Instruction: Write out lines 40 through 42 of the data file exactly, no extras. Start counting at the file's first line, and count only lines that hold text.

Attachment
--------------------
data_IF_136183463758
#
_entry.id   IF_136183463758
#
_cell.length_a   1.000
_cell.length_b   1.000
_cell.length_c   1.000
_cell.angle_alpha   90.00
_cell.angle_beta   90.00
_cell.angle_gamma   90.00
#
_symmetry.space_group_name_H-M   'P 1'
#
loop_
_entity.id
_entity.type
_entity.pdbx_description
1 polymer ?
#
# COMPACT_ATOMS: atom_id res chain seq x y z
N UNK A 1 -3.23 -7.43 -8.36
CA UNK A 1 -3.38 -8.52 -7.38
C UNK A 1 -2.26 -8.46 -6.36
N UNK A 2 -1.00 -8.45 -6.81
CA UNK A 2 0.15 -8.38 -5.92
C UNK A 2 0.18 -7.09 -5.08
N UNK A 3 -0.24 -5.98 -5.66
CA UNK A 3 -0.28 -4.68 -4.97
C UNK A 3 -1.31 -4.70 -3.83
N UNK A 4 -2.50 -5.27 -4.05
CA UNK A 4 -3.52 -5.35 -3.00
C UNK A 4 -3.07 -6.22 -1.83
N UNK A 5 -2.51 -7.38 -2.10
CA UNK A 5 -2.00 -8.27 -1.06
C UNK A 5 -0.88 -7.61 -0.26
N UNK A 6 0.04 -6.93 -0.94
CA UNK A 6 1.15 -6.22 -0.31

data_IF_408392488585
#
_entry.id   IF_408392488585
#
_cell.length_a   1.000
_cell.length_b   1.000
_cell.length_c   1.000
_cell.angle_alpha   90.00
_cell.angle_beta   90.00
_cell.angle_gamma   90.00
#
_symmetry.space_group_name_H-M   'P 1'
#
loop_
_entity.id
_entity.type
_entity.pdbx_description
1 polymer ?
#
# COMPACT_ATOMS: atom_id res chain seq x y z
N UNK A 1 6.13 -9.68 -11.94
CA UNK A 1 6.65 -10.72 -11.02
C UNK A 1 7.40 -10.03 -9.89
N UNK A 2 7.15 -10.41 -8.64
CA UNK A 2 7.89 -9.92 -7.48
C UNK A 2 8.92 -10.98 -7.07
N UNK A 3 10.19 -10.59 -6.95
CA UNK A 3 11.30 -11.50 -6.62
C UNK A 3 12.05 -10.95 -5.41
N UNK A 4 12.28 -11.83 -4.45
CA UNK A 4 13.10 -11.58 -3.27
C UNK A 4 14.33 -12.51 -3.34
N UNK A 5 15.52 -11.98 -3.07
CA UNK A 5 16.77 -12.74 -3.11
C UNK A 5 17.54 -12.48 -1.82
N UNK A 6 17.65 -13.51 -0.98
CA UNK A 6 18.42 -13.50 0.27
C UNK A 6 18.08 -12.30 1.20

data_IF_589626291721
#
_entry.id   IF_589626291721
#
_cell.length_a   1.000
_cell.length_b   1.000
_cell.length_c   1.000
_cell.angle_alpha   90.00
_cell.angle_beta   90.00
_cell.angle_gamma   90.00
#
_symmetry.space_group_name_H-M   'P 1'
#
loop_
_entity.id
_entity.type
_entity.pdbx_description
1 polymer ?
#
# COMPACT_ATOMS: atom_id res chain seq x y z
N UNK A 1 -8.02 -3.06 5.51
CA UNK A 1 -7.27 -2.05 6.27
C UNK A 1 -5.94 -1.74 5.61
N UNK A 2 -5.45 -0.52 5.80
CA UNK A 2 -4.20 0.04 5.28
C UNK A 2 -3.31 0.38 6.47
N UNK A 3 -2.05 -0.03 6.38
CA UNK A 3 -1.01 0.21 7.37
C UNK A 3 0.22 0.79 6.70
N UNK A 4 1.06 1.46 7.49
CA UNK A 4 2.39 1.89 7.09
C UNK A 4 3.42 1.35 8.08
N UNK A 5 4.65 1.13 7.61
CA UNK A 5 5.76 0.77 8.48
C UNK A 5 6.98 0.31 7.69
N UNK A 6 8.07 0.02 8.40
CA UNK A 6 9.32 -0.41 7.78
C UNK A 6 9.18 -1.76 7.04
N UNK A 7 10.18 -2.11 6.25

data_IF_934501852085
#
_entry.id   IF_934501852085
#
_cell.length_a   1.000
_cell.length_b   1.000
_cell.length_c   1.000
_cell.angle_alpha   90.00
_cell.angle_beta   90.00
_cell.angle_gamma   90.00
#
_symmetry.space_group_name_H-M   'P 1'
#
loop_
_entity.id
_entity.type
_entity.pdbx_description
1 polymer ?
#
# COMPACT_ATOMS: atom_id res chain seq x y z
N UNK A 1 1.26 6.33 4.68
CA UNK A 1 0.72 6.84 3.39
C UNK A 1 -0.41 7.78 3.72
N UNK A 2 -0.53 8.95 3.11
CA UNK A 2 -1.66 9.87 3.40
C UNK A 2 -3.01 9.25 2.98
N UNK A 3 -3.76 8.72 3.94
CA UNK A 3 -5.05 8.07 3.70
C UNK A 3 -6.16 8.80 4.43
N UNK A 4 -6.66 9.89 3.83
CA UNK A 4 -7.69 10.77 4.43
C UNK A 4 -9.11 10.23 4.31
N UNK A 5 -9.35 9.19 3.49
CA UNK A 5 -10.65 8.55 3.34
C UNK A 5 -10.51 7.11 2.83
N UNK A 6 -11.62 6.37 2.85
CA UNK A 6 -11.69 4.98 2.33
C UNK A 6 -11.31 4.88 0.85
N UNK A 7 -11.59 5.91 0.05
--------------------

_entry.id   IF_408392488585
#
_cell.length_a   1.000